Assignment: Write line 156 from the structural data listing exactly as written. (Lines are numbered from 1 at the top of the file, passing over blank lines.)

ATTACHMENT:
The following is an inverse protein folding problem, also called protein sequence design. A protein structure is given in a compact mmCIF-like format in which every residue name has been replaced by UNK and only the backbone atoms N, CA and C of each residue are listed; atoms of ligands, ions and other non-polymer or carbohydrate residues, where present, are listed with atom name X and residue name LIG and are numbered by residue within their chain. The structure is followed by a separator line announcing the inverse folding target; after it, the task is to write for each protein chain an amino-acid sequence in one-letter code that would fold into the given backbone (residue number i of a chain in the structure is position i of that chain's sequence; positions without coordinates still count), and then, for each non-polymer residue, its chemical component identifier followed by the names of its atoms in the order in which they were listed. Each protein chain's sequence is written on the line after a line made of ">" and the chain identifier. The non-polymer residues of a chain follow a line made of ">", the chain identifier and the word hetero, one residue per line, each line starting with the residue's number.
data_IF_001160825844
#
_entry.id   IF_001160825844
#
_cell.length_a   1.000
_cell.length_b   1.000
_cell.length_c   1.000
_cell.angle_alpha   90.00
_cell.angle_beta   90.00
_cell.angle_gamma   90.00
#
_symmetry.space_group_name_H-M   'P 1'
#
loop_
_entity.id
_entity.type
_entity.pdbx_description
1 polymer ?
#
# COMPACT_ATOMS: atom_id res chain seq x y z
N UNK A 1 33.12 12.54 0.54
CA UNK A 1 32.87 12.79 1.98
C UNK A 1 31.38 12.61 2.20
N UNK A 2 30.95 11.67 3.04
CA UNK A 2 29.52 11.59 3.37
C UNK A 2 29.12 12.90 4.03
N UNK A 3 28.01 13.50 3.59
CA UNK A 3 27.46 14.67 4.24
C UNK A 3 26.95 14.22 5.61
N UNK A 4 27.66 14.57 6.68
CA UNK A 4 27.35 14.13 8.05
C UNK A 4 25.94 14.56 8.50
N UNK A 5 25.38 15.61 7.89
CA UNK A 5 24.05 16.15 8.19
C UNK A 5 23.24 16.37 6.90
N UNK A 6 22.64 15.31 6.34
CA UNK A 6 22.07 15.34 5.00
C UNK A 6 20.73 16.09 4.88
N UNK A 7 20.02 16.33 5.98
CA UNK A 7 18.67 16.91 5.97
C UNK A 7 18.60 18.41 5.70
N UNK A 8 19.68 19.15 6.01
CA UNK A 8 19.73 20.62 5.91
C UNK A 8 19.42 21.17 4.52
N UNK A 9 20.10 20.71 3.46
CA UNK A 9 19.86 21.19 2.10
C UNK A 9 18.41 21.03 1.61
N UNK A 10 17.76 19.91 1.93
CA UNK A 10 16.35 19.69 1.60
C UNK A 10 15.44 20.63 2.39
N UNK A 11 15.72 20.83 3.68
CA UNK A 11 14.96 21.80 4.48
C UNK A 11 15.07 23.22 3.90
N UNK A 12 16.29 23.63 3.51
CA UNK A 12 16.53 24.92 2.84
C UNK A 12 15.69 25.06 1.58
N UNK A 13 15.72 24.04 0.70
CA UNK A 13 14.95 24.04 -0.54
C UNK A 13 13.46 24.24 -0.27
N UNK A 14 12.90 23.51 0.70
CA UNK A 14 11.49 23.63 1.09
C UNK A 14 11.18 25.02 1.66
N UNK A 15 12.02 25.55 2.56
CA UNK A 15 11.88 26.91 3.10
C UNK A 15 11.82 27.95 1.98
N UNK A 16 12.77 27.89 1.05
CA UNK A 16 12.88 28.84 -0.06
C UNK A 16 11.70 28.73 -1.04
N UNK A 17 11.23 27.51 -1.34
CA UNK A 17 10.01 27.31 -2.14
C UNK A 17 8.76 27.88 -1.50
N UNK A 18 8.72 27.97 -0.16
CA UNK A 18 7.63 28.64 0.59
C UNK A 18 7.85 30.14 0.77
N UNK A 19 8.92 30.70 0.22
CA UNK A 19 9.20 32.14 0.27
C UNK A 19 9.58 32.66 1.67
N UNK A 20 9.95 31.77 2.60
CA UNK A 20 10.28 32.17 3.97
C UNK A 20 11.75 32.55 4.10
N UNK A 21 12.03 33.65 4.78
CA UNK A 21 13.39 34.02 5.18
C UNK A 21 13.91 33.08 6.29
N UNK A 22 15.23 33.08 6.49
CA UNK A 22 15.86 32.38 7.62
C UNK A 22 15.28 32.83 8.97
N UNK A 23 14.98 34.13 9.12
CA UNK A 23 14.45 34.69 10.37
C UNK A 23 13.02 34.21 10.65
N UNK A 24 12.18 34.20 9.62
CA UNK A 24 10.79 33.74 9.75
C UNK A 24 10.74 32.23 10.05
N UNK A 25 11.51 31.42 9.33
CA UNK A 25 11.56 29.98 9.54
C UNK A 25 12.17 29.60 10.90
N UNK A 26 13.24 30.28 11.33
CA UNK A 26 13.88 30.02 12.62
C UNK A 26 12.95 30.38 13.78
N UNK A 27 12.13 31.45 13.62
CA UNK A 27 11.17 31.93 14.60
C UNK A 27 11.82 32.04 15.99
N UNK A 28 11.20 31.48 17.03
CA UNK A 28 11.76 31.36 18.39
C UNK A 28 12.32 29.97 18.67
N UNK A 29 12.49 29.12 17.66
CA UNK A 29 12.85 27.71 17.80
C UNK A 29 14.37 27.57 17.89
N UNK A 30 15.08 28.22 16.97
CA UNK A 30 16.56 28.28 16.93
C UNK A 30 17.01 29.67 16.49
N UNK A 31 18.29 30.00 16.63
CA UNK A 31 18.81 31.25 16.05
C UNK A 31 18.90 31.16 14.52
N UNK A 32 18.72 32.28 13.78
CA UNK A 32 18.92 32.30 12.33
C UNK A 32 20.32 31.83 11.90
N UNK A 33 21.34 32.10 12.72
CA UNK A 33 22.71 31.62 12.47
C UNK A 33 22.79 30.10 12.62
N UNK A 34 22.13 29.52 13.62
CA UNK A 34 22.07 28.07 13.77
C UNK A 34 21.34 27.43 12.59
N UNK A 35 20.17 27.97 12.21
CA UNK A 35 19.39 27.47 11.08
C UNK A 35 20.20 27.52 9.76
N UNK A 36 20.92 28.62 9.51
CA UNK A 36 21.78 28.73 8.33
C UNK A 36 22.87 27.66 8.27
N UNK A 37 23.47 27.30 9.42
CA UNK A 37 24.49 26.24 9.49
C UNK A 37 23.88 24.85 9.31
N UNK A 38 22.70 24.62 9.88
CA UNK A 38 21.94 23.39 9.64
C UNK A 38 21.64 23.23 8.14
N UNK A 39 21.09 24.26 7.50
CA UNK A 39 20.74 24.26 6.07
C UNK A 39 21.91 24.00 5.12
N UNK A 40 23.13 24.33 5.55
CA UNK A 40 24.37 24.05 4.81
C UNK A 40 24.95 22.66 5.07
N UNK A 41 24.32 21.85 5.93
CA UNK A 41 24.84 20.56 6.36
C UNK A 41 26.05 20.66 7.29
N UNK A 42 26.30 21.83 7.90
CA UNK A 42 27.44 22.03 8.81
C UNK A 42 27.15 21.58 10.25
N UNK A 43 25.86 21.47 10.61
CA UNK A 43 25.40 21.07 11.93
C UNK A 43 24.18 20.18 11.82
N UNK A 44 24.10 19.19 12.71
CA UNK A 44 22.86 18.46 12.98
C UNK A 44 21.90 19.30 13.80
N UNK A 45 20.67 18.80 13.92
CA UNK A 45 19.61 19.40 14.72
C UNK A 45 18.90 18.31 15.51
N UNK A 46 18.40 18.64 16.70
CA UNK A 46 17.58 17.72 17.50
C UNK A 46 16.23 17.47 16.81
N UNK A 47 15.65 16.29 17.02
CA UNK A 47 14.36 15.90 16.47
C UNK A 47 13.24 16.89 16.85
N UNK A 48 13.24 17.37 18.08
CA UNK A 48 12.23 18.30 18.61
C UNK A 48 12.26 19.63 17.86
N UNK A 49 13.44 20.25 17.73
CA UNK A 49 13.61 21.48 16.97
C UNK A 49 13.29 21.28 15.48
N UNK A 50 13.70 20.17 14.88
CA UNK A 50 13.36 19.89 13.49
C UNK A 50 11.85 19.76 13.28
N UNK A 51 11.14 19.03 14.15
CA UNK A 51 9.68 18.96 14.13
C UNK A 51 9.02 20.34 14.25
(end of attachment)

C UNK A 45 18.90 18.31 15.51